Greetings CSA Members-
Many of you know by now that winter production of fresh greens for CSA boxes has been a major focus at Featherstone Farm for the past 2+ years. I think we have really stepped this up over the past 3 months, making fresh cut spinach, lettuce and arugula available for most winter share boxes. Although these greens are produced in a covered, protected environment, they are nevertheless subject to harsh weather… in this case, sustained cold.
As the sun is coming up this glorious morning, we are preparing to pick, but the severe cold from the previous few weeks have really impacted our spinach leaves and therefore the amount we have to offer this week. We were planning for a final winter box full of spinach for everyone, but our harvest fell way short and we’re sure sorry about it.
The issue is damage to mature leaves from prolonged freezing and, to a lesser extent, from big variations in temperatures. Spinach is remarkably hearty. It can survive all winter under snow, and regrow with the first warmth of spring. It can produce a great crop in an unheated, plastic covered high tunnel, provided it is protected from temperature extremes (overheating on a sunny day in January is just as bad for it as freezing solid!). And as you know by now, the eating quality can be completely fantastic through it all.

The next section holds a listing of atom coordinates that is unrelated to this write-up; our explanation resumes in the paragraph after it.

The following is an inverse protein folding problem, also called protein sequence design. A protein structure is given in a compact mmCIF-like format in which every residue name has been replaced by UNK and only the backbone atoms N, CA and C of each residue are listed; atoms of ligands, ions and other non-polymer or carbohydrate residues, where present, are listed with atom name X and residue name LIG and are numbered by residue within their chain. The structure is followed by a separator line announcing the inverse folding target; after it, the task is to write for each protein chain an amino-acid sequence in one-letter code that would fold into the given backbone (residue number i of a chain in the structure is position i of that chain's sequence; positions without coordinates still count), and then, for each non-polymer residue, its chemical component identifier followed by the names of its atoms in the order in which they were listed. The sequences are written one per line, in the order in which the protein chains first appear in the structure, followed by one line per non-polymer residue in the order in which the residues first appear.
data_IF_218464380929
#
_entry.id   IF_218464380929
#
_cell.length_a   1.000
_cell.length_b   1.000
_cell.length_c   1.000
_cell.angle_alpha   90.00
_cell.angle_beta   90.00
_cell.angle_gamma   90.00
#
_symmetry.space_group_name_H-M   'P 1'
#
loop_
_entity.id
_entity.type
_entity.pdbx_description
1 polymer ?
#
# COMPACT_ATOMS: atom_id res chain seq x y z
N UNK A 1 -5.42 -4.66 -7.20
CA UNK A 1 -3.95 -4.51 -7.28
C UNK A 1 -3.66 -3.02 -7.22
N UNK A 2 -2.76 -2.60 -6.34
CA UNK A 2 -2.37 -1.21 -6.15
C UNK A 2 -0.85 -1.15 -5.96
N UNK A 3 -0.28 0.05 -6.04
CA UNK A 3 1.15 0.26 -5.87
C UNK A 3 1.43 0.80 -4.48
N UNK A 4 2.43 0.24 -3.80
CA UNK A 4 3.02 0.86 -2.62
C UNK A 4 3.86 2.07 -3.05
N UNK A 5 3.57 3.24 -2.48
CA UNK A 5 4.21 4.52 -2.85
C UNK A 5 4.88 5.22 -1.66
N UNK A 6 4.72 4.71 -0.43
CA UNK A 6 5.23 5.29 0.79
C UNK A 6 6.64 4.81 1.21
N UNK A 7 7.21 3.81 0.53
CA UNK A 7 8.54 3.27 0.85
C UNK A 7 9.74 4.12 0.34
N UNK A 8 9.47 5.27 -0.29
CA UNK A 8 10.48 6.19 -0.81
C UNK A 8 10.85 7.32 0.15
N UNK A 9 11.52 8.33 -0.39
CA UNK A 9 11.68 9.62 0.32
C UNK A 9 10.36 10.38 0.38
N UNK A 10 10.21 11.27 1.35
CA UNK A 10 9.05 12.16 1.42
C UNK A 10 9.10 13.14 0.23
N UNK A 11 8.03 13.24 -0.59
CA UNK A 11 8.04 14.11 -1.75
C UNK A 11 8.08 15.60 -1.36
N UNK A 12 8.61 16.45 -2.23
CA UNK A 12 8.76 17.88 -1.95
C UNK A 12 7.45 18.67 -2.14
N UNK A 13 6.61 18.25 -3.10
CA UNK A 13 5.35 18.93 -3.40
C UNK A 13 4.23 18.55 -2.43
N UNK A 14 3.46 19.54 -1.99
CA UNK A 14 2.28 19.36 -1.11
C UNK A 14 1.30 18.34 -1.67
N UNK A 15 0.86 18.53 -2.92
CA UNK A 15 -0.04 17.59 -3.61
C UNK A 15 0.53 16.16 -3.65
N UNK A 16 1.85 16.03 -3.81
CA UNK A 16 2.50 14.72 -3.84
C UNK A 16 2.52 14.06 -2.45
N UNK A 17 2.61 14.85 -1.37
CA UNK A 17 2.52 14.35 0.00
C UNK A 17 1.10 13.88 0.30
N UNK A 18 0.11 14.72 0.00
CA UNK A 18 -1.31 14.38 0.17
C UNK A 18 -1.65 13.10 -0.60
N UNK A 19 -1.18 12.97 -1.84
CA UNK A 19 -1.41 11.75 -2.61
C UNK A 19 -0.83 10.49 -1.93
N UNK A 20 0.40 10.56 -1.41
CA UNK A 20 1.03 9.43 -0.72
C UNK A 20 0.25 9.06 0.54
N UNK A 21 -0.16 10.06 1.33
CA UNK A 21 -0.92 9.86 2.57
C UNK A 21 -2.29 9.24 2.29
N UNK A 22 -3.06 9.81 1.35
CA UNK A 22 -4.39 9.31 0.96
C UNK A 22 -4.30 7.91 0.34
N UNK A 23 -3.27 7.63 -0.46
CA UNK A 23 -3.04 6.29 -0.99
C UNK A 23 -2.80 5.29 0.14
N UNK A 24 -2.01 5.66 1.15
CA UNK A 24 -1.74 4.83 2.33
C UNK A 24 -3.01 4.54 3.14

However… it does have to warm up sufficiently at soil level in order to be able to pick spinach or any other winter green (harvesting frozen leaves is impossible). So 2+ weeks of extreme cold like we’ve just experienced can impact production; it simply never warmed up enough in the run-up to your last CSA box. There was simply too much leave damage from the cold and the harvest suffered because of it.
High tunnels are a major investment in risk management as well as season extension. We are building them as rapidly as we can: currently we have 7200 square feet of tunnels, next winter it will be 11,400 square feet. We are actively planning for a 3rd large tunnel, which could raise the area to 19,200 square feet for the winter of 2022-23; we are committed to diversifying “off season” production as much as possible. But of course we are learning as we go, and suffering occasional setbacks along the way.
All of us at Featherstone Farm thank you immensely for your support, your kind words of encouragement, and your dedication to make seasonal eating from Midwest farms a way of life. We will be seeding the first lettuces and onions for 2021 in just 10 days; we’re hopeful for the possibility of having you out to pick strawberries in June, to seeing you again after such a period of isolation.